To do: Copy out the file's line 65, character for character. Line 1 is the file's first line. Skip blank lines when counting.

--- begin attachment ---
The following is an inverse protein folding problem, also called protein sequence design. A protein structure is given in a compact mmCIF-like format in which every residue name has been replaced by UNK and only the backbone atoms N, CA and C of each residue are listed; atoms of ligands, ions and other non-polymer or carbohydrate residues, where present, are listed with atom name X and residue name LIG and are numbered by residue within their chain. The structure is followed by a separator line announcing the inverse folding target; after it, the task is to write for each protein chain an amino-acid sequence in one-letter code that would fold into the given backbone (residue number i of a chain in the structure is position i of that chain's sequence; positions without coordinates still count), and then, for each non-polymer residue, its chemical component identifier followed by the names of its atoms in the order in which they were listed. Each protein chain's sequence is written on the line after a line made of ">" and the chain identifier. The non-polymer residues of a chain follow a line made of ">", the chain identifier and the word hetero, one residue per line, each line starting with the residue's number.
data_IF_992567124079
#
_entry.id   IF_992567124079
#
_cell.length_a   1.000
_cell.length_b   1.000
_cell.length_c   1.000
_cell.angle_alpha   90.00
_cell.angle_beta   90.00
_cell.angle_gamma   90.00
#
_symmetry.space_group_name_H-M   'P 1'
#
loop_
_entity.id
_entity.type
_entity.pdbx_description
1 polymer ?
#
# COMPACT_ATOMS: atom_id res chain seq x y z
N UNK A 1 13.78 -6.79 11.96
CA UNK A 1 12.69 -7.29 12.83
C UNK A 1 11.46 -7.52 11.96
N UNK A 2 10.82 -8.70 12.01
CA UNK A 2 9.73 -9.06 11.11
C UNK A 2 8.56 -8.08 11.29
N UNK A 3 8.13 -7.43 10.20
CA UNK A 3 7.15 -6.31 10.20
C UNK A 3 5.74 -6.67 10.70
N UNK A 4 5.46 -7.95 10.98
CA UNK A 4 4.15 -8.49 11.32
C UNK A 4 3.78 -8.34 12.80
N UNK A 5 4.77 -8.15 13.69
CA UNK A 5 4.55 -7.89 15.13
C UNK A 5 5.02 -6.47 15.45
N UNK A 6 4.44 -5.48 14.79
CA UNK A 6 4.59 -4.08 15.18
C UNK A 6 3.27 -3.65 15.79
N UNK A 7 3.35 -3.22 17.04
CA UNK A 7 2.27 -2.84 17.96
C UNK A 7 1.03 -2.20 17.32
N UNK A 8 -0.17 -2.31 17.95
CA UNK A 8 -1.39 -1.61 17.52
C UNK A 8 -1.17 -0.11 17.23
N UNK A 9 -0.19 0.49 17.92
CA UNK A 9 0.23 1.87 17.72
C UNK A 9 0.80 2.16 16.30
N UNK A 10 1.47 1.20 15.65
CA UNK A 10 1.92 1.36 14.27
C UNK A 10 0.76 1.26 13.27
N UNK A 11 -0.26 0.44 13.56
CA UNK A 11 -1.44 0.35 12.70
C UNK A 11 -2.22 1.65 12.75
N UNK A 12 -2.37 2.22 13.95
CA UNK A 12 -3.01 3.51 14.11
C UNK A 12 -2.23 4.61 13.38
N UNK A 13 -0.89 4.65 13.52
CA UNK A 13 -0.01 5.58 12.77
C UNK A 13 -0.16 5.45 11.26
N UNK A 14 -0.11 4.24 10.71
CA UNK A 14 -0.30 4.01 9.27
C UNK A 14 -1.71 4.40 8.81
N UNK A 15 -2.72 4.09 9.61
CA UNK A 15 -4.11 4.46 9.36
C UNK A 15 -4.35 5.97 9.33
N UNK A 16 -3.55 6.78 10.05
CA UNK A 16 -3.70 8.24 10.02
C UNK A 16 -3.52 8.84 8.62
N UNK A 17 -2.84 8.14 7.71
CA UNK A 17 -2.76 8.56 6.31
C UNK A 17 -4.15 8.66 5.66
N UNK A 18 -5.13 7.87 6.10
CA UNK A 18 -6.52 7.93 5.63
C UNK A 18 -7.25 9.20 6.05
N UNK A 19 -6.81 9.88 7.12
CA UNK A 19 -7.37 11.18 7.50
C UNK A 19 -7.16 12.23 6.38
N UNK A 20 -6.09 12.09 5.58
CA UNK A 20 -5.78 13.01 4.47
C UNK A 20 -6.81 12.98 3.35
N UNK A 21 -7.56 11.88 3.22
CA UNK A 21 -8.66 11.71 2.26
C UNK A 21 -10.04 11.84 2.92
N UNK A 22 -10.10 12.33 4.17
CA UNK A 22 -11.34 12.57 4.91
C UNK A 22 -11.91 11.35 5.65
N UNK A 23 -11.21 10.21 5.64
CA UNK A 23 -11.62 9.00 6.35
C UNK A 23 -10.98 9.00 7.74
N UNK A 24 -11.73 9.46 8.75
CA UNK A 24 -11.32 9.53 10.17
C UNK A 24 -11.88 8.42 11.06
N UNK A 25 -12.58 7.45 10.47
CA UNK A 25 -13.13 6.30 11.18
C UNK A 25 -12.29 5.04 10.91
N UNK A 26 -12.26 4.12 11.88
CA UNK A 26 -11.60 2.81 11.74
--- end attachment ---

CA UNK A 15 -4.11 4.46 9.36